On January 2nd, Gianfranco D’Attis, who possesses extensive management experience in the luxury retail sector, assumed the role of CEO at Prada. Notably, this position was created for the first time; previously, the renowned Italian luxury brand had been jointly led by Prada Group CEO Patrizio Bertelli and his wife, Miuccia Prada.
In early December, D’Attis arrived in Shanghai, China, for a face-to-face interaction with the media at the global premiere of the “Pradasphere II” exhibition.
The Three Pillars of Prada’s Brand Strategy
“I grew up in Switzerland and remember being excited to save up for a pair of Prada shoes when I was 14. Thirty years later, I became the CEO of Prada, which is an incredibly cool destiny,” D’Attis vividly explained the longstanding emotional connection between luxury brands and consumers, drawing from his own experience.
He stated that in the highly competitive luxury goods industry, consumers have increasingly high expectations for brands. They are clear about their inner needs and anticipate more from the brands. Therefore, Prada continually tries to interact and communicate with consumers in novel ways, emphasizing the importance of building brand loyalty.
Consumers expect not just products and services, but also want to understand more about the brand’s initiatives in protecting the earth’s environment, valuing and nurturing talent, and cultural heritage. These aspects form the three main factors in Prada’s sustainable development strategy.
D’Attis succinctly and clearly outlined the three main pillars of Prada’s brand strategy:
Firstly, enriching the brand’s assets through investment and innovation.
Founded in 1913 by Mario Prada in Milan, the brand has always adhered to exceptional craftsmanship and innovative spirit, a DNA that continues to this day. More than 100 years later, the brand’s inheritors, Miuccia Prada and Creative Director Raf Simon, have engaged in many dialogues and co-creations, resulting in a magical chemistry.
Secondly, investing in and constructing a comprehensive “Made in Italy” supply chain.
The “Made in Italy” supply chain is highly competitive in the luxury goods industry. The brand needs to ensure strict control over every aspect, including raw material procurement, distribution, and design. The entrepreneurial spirit of Italy has always been part of Prada’s DNA, with 21 of its 24 production sites located in Italy.
Lastly, remaining cultural relevance and redefining luxury brands.
This is most important. To quote Miuccia Prada: “The underlying logic of Prada is that we must make culture and art more attractive. If we cannot output attractive culture and art, no one will be willing to listen to us.” The exhibition in Shanghai is an attempt to show that Prada is a real brand, not just an abstract brand and lifestyle.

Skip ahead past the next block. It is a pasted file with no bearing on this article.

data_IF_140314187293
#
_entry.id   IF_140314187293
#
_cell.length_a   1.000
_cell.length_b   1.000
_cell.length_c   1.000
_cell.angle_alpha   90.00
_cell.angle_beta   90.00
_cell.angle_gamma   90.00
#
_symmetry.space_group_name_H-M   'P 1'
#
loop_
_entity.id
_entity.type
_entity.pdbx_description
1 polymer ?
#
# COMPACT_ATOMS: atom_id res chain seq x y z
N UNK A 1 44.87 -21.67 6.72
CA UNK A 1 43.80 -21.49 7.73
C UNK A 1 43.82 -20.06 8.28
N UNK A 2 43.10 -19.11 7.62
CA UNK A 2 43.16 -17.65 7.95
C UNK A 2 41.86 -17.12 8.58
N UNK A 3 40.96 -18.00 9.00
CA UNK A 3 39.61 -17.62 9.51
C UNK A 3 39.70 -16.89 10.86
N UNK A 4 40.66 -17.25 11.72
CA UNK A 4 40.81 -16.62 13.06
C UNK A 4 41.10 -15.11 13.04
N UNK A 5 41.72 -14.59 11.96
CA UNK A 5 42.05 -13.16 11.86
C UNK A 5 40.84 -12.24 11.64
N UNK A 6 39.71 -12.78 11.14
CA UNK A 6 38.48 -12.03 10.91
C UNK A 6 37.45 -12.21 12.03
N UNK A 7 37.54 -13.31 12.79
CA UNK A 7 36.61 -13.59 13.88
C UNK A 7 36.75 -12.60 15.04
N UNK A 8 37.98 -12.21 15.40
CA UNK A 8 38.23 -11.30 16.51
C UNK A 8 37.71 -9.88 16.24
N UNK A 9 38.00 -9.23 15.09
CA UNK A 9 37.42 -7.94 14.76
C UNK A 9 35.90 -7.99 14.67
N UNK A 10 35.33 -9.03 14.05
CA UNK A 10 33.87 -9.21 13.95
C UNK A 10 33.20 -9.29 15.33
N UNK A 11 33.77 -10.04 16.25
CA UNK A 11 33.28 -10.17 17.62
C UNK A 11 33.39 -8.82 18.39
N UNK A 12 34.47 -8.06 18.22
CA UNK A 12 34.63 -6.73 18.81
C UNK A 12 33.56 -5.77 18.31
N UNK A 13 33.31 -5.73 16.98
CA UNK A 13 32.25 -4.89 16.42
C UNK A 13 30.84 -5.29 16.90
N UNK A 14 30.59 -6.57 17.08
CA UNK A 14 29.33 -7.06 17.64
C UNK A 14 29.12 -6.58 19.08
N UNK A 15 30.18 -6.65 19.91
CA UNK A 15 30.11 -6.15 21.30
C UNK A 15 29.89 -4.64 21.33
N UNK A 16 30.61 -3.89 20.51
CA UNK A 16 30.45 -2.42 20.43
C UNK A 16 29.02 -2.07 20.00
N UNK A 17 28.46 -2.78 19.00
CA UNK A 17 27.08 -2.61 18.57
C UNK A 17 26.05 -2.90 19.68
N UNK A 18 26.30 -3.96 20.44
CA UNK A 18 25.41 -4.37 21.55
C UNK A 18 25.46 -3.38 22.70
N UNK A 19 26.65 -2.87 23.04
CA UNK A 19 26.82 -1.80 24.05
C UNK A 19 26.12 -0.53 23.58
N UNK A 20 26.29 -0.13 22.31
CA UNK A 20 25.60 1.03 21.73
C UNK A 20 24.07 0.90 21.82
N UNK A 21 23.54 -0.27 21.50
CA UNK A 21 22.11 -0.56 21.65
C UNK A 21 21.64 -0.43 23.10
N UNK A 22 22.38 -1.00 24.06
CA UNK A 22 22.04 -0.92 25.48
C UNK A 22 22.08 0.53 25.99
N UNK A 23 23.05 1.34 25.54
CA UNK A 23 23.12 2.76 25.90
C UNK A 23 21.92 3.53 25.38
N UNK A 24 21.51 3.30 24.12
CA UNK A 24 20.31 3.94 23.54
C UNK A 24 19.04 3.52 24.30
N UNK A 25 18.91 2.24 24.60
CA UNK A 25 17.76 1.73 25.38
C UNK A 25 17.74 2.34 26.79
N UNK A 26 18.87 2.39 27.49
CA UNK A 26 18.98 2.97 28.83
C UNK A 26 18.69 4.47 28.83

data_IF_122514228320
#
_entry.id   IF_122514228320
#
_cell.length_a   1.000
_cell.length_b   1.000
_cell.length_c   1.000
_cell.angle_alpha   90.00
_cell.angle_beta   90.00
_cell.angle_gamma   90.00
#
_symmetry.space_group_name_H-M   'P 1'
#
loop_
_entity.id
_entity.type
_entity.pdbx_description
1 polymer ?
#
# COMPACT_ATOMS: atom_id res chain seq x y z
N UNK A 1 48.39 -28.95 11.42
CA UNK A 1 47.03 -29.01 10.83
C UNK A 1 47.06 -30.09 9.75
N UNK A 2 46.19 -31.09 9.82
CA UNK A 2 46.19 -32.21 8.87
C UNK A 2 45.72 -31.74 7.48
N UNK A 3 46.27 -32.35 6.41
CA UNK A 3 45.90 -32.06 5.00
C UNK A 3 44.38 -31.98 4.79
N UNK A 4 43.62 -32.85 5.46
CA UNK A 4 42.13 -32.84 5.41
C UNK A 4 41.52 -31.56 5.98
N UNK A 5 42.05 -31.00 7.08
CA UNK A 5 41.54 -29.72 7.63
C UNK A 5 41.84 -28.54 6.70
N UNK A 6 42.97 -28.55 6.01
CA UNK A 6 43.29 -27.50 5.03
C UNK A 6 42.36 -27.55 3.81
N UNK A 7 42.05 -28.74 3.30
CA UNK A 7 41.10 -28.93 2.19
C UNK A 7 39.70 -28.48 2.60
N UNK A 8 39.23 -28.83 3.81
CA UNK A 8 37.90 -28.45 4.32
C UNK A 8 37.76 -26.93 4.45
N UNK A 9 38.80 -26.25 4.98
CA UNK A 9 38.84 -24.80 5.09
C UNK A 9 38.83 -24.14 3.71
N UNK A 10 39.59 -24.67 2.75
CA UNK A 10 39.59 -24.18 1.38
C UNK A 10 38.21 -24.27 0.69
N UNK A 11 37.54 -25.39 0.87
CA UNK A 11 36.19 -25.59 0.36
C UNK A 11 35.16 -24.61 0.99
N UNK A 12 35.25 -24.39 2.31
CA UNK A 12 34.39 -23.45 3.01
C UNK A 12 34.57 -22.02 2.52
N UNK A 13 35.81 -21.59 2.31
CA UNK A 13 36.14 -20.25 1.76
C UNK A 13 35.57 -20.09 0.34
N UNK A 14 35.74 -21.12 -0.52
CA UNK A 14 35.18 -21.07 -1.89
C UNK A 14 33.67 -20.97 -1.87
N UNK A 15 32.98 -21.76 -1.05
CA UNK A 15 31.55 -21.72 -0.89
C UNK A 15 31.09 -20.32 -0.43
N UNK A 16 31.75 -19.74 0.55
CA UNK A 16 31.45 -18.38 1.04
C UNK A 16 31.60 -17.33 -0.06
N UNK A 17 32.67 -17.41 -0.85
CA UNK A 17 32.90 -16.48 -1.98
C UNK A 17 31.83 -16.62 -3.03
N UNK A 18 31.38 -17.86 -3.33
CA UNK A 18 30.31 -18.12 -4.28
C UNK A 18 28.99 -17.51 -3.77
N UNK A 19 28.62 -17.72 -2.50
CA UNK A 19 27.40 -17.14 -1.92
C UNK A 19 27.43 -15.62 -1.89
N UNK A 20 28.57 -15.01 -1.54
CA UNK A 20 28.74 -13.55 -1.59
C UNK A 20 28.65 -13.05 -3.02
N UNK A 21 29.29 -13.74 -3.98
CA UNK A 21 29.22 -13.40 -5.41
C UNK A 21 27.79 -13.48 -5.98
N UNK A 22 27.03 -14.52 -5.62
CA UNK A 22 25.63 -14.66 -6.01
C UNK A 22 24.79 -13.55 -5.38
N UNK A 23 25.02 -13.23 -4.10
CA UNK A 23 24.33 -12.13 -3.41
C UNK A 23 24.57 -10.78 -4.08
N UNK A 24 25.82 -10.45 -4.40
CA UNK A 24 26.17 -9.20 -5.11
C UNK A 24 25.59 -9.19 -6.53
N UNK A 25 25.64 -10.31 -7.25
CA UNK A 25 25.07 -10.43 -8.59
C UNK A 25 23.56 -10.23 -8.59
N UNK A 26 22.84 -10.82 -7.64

The “Pradasphere II” exhibition acts like a window to the world, presenting Prada’s perspectives on art, culture, music, architecture, and more. “If I were to summarize Prada in three words, it would be critical, adventurous, and conflicting, while also being humble, introspective, and authentic. This distinctiveness sets us apart.”
Prada’s Plans in the China Market
Gianfranco D’Attis stated that China holds a very important strategic position in Prada’s global market. While specific data on China’s market performance wasn’t disclosed, he maintains an optimistic outlook overall. In the medium to long term, Prada plans to increase investments in marketing, communication, and distribution networks in China.
He expressed a strong desire to understand consumers, mentioning his visits to China every two months. He observed the rapid evolution of the luxury goods market in China, providing Prada with great opportunities to better understand consumers, introduce products specific to the local market, enhance the in-store experience, and maintain better communication with them.
Responding to Luxe.CO about Prada’s development goals and implementation strategies in China, D’Attis revealed:
Prada aims to double the scale of its business in China in the medium to long term. This will involve expanding existing stores and opening new ones, integrating more contemporary luxury concepts.
Recently, Prada introduced two new categories – high-end jewelry and home goods – necessitating larger store spaces to showcase a more comprehensive product line. Future plans also include introducing the concept of cafés. While specifics of time and location were not disclosed, it’s confirmed that Caffè Prada will open in China within two years.
When the world’s first Caffè Prada opened in London, consumers experienced authentic Italian coffee and lasagna. The upcoming Caffè Prada in China will also offer high-quality dining and services, presenting an immersive Prada experience.
About the Pradasphere II Exhibition
The global premiere of the Italian luxury brand Prada’s Pradasphere II exhibition opened on December 7 at the Shanghai Star Art Museum and is free to the public until January 21, 2024.
This exhibition follows the successful debut of Pradasphere at London’s luxury department store Harrods in 2014.
Co-curated by Prada’s joint creative directors Miuccia Prada and Raf Simons, the exhibition presents over 400 physical and digital artifacts, Prada’s fashion archives, and cross-industry collaborations in art, architecture, culture, and sports. It narratively showcases Prada’s 110-year history since its establishment in 1913.
| Image Credit: Photos by Luxeplace.com, Prada Group official website
| Editor: LeZhi